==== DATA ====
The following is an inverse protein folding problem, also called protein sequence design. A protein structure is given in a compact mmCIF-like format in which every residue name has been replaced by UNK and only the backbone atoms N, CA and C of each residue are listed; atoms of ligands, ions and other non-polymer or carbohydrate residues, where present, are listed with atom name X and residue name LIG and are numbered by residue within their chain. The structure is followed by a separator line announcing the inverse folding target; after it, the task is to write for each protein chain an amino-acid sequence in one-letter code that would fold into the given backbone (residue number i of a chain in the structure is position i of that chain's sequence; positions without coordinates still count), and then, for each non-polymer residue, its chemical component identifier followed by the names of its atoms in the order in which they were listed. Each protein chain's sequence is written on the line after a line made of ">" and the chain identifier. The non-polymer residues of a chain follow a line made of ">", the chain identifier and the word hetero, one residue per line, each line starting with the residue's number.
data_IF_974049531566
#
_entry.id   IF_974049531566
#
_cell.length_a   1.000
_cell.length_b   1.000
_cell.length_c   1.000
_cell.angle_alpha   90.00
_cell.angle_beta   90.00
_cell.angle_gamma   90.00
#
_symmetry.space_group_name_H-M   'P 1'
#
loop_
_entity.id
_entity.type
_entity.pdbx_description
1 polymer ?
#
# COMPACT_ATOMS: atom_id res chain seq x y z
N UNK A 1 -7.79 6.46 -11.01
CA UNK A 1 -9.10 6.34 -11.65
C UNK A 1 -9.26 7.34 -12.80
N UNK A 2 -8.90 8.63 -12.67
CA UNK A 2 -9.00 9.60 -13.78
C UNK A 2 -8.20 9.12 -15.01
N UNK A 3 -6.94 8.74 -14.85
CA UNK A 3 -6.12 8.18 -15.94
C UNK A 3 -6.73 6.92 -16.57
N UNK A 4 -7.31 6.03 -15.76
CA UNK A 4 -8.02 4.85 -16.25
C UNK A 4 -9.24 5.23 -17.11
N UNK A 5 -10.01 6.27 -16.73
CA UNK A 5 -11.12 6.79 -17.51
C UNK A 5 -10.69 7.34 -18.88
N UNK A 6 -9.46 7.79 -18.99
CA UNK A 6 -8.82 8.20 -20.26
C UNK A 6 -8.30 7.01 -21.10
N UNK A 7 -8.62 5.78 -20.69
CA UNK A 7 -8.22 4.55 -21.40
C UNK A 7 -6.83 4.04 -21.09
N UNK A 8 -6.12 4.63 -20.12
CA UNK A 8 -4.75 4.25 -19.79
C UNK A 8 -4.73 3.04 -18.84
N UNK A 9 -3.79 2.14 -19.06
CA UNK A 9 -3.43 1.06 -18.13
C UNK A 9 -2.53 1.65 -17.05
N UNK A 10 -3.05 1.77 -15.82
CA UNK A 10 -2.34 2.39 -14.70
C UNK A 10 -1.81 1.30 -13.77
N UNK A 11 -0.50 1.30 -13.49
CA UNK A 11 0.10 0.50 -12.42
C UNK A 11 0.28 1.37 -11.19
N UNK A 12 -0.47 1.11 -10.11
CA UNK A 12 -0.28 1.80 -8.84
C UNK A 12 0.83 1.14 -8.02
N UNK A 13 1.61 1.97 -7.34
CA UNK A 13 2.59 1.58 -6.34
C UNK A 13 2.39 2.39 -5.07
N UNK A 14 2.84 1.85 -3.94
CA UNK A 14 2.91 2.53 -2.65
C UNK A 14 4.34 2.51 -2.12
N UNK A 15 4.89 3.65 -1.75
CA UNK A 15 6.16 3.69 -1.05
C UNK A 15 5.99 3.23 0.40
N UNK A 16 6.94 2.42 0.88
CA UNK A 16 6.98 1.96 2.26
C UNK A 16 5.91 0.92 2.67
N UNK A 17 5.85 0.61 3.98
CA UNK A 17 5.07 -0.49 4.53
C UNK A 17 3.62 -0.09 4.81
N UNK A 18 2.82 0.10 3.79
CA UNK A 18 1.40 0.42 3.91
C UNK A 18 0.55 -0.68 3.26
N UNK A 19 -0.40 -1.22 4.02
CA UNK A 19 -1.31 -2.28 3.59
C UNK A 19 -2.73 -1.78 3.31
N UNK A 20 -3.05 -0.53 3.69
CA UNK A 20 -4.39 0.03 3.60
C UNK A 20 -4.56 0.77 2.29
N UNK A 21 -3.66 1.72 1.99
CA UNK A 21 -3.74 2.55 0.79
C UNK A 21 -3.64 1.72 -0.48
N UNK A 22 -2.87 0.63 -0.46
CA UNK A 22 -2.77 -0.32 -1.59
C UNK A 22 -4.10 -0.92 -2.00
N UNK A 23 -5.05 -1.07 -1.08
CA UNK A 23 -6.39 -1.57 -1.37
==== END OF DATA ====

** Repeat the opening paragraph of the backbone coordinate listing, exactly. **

The following is an inverse protein folding problem, also called protein sequence design. A protein structure is given in a compact mmCIF-like format in which every residue name has been replaced by UNK and only the backbone atoms N, CA and C of each residue are listed; atoms of ligands, ions and other non-polymer or carbohydrate residues, where present, are listed with atom name X and residue name LIG and are numbered by residue within their chain. The structure is followed by a separator line announcing the inverse folding target; after it, the task is to write for each protein chain an amino-acid sequence in one-letter code that would fold into the given backbone (residue number i of a chain in the structure is position i of that chain's sequence; positions without coordinates still count), and then, for each non-polymer residue, its chemical component identifier followed by the names of its atoms in the order in which they were listed. Each protein chain's sequence is written on the line after a line made of ">" and the chain identifier. The non-polymer residues of a chain follow a line made of ">", the chain identifier and the word hetero, one residue per line, each line starting with the residue's number.